Mistake 5: Not Converting Serially
For affluent investors who are prime candidates for the backdoor IRA maneuver, a onetime backdoor IRA is likely to be a drop in the bucket relative to their other IRA assets--especially if they were shut out of Roth IRAs for many years prior to 2010. To really begin building their assets in their Roth accounts, they'll need to contribute year in and year out. 

Avoid By: Making a habit out of executing a backdoor Roth IRA, and doing so at the beginning of each tax year rather than waiting until the last minute. Married couples can each conduct a backdoor IRA maneuver, and investors over 50 can contribute an additional $1,000 to any IRA, on top of the $5,500 base contribution.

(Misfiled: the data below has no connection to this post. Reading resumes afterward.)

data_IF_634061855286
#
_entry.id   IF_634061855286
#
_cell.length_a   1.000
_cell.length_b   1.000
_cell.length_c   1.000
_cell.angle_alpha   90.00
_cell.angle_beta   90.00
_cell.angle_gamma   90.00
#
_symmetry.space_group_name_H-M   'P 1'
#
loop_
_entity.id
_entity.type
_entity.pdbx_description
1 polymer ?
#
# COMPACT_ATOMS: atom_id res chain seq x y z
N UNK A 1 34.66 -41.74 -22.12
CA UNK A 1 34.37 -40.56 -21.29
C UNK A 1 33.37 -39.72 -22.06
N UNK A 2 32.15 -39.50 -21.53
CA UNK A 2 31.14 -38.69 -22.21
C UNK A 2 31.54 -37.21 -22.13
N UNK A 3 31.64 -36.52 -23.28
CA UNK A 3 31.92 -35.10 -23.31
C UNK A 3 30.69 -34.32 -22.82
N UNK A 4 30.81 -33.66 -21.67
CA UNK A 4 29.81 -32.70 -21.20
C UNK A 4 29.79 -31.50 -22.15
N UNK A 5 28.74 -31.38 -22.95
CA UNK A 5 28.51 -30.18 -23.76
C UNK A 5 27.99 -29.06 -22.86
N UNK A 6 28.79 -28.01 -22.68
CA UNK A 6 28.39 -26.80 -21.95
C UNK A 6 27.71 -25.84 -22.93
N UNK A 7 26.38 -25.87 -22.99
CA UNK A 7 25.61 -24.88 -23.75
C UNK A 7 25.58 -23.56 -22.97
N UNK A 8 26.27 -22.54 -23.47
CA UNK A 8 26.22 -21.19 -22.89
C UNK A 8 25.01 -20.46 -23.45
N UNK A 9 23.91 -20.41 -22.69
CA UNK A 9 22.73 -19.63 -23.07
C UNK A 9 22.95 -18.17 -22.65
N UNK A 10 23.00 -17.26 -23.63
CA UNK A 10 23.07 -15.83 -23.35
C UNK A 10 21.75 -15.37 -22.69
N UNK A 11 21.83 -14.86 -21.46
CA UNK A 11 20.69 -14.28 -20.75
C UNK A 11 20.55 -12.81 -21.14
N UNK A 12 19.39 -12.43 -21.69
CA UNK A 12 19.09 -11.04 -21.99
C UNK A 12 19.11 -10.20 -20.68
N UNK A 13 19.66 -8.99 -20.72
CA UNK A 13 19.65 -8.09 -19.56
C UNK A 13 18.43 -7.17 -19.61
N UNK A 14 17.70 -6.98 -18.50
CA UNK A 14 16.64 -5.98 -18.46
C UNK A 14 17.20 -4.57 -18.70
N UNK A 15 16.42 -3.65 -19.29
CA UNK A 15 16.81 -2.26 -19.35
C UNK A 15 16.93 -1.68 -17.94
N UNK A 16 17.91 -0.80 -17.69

Mistake 6: Holding Off Because of Concerns Over Legislative Risk
Many investors who have Roth assets--or are considering converting assets to Roth--have a nagging question: Could the tax-free withdrawals and no RMDs that Roth IRAs promise turn out to be too good to be true? That worry may be top of mind for high-income investors who want to take advantage of a backdoor Roth IRA. Even if Congress doesn't begin taxing Roth assets, it could put an end to the practice of converting aftertax assets held in a Traditional IRA to Roth. Indeed, President Obama's 2016 budget plan included just such a proposal. 

That said, opinions are mixed about whether that proposal would gain the needed support in Congress; in the meantime, investors who avoid backdoor Roth IRAs because of legislative uncertainty are missing out on an opportunity to tuck more assets into the Roth column. 

Avoid By: Monitoring the news flow on the future of backdoor Roth IRAs but continuing to execute the maneuver in the interim.